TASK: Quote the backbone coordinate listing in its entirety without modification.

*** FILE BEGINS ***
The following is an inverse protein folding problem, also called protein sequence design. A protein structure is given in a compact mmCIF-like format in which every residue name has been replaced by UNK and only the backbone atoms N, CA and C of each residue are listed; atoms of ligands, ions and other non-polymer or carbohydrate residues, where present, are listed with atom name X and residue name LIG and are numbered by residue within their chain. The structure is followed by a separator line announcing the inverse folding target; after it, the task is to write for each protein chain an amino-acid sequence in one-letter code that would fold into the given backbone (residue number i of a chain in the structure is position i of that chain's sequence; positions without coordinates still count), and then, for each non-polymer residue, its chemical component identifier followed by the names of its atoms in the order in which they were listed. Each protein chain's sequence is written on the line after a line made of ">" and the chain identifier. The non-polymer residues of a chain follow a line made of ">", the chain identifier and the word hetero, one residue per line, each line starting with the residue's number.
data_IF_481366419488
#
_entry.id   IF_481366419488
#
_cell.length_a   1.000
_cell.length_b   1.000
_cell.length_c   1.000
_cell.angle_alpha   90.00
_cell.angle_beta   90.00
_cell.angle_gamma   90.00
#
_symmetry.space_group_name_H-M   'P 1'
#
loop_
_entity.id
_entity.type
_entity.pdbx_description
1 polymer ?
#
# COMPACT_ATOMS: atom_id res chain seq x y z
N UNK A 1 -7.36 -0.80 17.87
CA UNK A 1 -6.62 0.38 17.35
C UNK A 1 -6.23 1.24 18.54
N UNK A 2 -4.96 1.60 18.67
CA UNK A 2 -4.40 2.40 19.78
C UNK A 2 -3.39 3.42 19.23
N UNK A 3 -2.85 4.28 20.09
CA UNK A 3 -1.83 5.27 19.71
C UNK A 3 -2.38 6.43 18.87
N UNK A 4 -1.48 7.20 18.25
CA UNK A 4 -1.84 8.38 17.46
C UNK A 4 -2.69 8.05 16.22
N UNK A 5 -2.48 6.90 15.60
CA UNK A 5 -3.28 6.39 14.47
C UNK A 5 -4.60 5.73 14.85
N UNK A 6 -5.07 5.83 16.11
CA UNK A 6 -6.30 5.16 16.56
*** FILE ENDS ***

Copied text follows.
The following is an inverse protein folding problem, also called protein sequence design. A protein structure is given in a compact mmCIF-like format in which every residue name has been replaced by UNK and only the backbone atoms N, CA and C of each residue are listed; atoms of ligands, ions and other non-polymer or carbohydrate residues, where present, are listed with atom name X and residue name LIG and are numbered by residue within their chain. The structure is followed by a separator line announcing the inverse folding target; after it, the task is to write for each protein chain an amino-acid sequence in one-letter code that would fold into the given backbone (residue number i of a chain in the structure is position i of that chain's sequence; positions without coordinates still count), and then, for each non-polymer residue, its chemical component identifier followed by the names of its atoms in the order in which they were listed. Each protein chain's sequence is written on the line after a line made of ">" and the chain identifier. The non-polymer residues of a chain follow a line made of ">", the chain identifier and the word hetero, one residue per line, each line starting with the residue's number.
data_IF_481366419488
#
_entry.id   IF_481366419488
#
_cell.length_a   1.000
_cell.length_b   1.000
_cell.length_c   1.000
_cell.angle_alpha   90.00
_cell.angle_beta   90.00
_cell.angle_gamma   90.00
#
_symmetry.space_group_name_H-M   'P 1'
#
loop_
_entity.id
_entity.type
_entity.pdbx_description
1 polymer ?
#
# COMPACT_ATOMS: atom_id res chain seq x y z
N UNK A 1 -7.36 -0.80 17.87
CA UNK A 1 -6.62 0.38 17.35
C UNK A 1 -6.23 1.24 18.54
N UNK A 2 -4.96 1.60 18.67
CA UNK A 2 -4.40 2.40 19.78
C UNK A 2 -3.39 3.42 19.23
N UNK A 3 -2.85 4.28 20.09
CA UNK A 3 -1.83 5.27 19.71
C UNK A 3 -2.38 6.43 18.87
N UNK A 4 -1.48 7.20 18.25
CA UNK A 4 -1.84 8.38 17.46
C UNK A 4 -2.69 8.05 16.22
N UNK A 5 -2.48 6.90 15.60
CA UNK A 5 -3.28 6.39 14.47
C UNK A 5 -4.60 5.73 14.85
N UNK A 6 -5.07 5.83 16.11
CA UNK A 6 -6.30 5.16 16.56